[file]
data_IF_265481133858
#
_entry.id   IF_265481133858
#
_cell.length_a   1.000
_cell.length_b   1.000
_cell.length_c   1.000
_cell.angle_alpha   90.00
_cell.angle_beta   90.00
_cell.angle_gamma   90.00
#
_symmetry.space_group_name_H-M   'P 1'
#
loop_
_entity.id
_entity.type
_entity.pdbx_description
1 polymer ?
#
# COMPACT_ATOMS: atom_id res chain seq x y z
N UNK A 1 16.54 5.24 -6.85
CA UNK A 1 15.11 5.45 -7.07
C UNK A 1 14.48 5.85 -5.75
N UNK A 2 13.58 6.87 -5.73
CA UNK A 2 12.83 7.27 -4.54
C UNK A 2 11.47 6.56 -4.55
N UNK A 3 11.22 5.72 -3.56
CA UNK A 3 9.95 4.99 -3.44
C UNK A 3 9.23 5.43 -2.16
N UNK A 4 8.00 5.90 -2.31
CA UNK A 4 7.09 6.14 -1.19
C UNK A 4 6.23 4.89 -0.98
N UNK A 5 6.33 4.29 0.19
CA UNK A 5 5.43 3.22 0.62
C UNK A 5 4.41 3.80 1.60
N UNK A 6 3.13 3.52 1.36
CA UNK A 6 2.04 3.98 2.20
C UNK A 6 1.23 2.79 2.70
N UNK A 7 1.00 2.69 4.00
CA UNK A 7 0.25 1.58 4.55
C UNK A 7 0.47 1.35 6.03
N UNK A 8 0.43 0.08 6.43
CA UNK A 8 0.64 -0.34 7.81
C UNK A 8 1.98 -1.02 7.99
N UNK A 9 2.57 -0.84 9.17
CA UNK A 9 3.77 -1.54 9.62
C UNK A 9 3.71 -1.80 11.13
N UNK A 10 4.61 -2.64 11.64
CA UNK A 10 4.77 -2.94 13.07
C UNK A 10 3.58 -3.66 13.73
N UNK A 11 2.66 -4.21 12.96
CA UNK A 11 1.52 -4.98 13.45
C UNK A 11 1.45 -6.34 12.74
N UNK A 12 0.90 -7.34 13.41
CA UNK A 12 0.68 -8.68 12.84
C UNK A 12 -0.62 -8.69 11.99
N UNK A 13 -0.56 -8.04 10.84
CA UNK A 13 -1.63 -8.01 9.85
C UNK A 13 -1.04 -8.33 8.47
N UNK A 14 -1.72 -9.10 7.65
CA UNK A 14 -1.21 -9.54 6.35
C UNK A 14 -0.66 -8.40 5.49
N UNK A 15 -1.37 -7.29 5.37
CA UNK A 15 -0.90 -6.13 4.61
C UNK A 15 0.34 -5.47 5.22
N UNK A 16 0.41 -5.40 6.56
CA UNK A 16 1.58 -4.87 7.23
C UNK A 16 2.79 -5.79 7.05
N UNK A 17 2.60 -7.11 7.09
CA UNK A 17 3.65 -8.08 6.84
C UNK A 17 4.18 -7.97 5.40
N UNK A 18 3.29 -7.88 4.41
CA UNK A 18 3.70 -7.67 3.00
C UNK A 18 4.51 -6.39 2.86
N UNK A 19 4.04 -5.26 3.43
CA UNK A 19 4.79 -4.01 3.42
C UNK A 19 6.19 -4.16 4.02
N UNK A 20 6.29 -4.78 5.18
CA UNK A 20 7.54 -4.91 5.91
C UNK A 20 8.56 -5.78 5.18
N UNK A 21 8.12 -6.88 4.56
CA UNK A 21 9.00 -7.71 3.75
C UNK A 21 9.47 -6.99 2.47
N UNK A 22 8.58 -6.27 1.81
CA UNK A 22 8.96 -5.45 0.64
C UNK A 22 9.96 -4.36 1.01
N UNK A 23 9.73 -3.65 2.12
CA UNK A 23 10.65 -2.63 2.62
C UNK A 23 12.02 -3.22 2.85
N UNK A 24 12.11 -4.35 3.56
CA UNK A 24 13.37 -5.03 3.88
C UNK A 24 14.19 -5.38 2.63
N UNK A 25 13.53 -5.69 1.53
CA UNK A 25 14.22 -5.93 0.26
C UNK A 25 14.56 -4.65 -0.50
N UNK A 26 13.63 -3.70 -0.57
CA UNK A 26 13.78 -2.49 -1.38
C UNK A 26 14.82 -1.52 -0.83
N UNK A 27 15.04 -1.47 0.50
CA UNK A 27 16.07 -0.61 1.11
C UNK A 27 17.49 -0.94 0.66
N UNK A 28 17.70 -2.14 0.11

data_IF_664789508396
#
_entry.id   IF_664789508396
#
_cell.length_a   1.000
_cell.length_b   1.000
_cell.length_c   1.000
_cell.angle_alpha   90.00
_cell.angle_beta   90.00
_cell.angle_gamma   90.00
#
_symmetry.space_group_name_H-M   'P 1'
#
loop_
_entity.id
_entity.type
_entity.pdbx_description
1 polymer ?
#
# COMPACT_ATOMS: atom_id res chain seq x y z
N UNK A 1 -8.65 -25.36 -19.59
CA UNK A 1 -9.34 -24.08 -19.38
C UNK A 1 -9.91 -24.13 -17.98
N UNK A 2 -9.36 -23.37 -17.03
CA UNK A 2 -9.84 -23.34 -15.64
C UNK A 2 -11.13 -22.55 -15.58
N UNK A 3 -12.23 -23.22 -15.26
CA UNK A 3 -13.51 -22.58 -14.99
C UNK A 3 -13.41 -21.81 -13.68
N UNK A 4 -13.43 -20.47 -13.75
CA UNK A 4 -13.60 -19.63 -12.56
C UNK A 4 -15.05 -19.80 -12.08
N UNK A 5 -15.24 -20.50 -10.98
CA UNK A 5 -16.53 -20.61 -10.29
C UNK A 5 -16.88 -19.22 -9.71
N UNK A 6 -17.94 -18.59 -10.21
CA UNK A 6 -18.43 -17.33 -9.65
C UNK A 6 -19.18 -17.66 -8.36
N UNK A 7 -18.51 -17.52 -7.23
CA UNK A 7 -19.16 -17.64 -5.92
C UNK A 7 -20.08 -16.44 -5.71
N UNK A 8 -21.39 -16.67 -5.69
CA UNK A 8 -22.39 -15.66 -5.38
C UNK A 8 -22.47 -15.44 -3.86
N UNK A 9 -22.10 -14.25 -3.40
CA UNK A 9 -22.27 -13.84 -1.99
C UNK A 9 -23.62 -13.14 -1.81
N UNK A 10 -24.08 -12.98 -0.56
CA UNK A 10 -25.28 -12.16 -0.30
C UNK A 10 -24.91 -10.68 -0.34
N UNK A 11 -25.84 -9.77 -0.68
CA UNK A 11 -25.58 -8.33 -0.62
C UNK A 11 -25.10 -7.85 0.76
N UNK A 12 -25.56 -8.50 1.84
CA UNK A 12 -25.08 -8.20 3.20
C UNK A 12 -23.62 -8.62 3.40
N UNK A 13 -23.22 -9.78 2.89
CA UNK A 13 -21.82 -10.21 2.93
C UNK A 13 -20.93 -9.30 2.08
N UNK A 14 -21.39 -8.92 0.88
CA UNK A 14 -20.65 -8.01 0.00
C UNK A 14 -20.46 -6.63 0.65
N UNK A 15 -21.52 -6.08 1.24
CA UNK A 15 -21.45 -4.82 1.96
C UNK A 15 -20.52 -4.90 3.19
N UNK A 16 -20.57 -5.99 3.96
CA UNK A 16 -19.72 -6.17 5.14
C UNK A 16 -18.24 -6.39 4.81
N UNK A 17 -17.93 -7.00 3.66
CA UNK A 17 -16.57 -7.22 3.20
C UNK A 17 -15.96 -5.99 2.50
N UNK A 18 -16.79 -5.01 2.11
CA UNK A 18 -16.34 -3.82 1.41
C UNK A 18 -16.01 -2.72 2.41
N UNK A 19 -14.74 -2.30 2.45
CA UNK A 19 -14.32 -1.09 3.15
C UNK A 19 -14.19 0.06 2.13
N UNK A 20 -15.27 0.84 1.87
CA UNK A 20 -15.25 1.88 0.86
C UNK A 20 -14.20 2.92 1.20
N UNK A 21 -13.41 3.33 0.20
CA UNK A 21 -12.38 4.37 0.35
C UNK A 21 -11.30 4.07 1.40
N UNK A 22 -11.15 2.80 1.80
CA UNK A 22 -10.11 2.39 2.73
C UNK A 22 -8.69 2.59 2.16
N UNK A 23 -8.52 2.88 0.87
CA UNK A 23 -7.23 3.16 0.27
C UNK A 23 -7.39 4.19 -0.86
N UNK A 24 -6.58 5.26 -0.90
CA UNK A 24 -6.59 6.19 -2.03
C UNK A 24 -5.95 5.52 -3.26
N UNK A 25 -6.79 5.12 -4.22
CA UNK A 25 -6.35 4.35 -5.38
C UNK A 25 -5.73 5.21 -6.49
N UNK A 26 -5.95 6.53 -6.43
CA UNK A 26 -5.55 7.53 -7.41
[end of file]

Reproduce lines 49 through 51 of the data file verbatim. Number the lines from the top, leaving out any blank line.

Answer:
CA UNK A 10 4.77 -2.94 13.07
C UNK A 10 3.58 -3.66 13.73
N UNK A 11 2.66 -4.21 12.96